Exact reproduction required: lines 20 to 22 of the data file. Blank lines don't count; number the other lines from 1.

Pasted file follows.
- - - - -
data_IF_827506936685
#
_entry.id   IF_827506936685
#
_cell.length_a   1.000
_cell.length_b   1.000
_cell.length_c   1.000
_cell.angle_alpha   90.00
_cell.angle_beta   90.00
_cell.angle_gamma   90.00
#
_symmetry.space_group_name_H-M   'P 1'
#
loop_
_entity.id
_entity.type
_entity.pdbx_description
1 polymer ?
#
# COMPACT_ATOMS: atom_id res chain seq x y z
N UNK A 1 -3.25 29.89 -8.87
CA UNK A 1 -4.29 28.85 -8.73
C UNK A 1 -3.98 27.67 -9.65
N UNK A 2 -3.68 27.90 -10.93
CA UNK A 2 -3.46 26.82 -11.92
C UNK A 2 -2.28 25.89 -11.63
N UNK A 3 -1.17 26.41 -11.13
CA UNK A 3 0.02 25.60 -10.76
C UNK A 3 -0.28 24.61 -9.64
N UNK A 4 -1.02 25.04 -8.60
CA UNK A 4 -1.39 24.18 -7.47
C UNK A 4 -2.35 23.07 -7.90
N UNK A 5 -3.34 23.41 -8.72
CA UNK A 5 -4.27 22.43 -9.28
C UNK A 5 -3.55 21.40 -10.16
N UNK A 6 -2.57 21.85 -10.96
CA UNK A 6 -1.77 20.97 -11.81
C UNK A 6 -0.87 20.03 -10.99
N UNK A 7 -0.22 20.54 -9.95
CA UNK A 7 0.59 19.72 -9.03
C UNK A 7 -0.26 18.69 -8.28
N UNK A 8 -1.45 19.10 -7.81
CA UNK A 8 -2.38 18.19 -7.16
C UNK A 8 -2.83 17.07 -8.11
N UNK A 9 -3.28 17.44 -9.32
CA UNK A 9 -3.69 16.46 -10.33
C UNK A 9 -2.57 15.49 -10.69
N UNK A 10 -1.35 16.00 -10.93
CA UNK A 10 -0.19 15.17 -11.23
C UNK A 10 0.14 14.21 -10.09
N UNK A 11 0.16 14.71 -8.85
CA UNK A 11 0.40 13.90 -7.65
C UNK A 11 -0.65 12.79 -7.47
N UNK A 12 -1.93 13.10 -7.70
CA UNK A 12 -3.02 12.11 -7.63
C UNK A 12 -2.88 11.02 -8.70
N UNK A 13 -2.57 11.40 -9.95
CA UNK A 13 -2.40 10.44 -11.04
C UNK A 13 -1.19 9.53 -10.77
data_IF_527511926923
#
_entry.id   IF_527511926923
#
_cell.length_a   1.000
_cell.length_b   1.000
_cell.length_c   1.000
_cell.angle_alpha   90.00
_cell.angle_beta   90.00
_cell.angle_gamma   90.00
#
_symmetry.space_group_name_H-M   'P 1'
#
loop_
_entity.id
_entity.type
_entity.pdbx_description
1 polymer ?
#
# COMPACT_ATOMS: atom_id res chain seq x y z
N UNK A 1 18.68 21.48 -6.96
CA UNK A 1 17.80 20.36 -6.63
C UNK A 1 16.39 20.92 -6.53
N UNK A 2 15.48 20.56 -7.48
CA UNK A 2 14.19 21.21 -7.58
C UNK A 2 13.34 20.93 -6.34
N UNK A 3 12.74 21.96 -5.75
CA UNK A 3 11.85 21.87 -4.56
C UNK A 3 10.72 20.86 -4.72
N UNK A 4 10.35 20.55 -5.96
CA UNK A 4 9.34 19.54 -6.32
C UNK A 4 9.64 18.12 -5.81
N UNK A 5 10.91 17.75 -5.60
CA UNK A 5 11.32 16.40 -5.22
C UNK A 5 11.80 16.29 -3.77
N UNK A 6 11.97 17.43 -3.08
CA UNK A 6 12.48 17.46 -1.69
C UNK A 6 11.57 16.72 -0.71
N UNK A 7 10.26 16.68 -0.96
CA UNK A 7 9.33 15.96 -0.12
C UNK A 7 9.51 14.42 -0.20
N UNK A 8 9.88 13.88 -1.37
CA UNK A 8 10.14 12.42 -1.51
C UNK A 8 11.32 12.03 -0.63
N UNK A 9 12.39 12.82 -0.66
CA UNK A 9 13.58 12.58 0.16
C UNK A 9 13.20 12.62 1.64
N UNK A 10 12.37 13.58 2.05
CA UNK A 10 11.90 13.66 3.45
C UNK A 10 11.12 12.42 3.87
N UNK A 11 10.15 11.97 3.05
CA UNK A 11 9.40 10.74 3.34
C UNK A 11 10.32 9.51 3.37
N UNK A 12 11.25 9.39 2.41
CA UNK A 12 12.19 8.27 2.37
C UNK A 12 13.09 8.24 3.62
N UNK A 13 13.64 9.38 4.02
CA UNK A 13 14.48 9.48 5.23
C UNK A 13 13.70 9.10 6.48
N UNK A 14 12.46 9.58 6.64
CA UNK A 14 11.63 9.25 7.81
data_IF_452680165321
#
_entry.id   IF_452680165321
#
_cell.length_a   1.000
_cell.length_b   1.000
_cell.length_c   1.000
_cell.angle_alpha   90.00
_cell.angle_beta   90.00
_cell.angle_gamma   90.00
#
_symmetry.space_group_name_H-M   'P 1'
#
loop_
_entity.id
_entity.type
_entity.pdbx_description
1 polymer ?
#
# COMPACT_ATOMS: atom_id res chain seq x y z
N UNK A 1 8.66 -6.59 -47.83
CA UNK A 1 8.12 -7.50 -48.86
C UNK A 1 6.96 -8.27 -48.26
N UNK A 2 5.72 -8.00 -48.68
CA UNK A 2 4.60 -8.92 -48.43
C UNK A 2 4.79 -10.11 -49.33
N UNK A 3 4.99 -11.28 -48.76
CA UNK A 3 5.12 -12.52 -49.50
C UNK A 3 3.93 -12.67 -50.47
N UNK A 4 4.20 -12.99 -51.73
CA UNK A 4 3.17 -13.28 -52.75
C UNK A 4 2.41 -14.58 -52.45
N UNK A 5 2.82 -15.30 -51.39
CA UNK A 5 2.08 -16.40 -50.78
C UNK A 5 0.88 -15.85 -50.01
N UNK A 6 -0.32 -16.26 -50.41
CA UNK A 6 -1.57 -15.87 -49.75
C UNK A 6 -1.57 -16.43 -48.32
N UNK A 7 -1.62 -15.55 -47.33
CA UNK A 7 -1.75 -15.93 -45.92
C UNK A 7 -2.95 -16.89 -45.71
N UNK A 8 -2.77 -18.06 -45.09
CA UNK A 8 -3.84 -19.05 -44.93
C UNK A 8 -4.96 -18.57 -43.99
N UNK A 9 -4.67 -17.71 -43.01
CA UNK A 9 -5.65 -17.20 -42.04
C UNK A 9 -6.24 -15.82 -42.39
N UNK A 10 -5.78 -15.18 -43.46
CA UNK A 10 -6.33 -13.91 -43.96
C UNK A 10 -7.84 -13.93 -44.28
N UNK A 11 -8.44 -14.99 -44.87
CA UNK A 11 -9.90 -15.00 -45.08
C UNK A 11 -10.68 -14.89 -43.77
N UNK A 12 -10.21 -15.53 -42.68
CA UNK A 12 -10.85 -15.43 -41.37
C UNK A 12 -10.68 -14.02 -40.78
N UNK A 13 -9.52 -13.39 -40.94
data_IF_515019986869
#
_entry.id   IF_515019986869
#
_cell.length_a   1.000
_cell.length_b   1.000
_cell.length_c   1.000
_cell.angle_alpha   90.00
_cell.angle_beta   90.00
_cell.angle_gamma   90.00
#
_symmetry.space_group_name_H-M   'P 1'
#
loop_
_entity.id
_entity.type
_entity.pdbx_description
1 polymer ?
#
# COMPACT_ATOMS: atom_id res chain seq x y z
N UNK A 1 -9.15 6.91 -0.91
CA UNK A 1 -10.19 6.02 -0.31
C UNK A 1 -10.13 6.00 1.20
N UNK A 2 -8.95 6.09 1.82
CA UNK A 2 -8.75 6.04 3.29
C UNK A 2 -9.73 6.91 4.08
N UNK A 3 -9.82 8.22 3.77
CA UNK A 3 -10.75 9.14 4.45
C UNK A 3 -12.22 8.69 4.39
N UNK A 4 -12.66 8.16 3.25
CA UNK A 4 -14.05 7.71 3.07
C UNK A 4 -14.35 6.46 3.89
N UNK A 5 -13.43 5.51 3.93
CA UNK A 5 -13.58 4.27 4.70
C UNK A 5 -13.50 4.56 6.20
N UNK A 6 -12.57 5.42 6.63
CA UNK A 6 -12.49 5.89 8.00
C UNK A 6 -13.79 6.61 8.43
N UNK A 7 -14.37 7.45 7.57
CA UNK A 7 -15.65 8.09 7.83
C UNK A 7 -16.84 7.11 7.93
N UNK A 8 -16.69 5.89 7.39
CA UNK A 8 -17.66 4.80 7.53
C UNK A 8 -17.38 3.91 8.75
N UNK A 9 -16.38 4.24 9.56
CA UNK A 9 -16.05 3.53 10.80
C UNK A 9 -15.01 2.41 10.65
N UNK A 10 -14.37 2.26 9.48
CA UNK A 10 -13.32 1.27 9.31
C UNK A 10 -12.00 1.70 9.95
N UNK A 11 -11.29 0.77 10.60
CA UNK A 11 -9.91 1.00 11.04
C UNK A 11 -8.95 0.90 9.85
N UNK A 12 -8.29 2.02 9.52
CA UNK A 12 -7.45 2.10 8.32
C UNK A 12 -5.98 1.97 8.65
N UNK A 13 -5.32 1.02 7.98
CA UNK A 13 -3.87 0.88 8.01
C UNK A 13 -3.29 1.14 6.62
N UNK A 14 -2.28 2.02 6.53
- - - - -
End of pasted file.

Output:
# COMPACT_ATOMS: atom_id res chain seq x y z
N UNK A 1 -3.25 29.89 -8.87
CA UNK A 1 -4.29 28.85 -8.73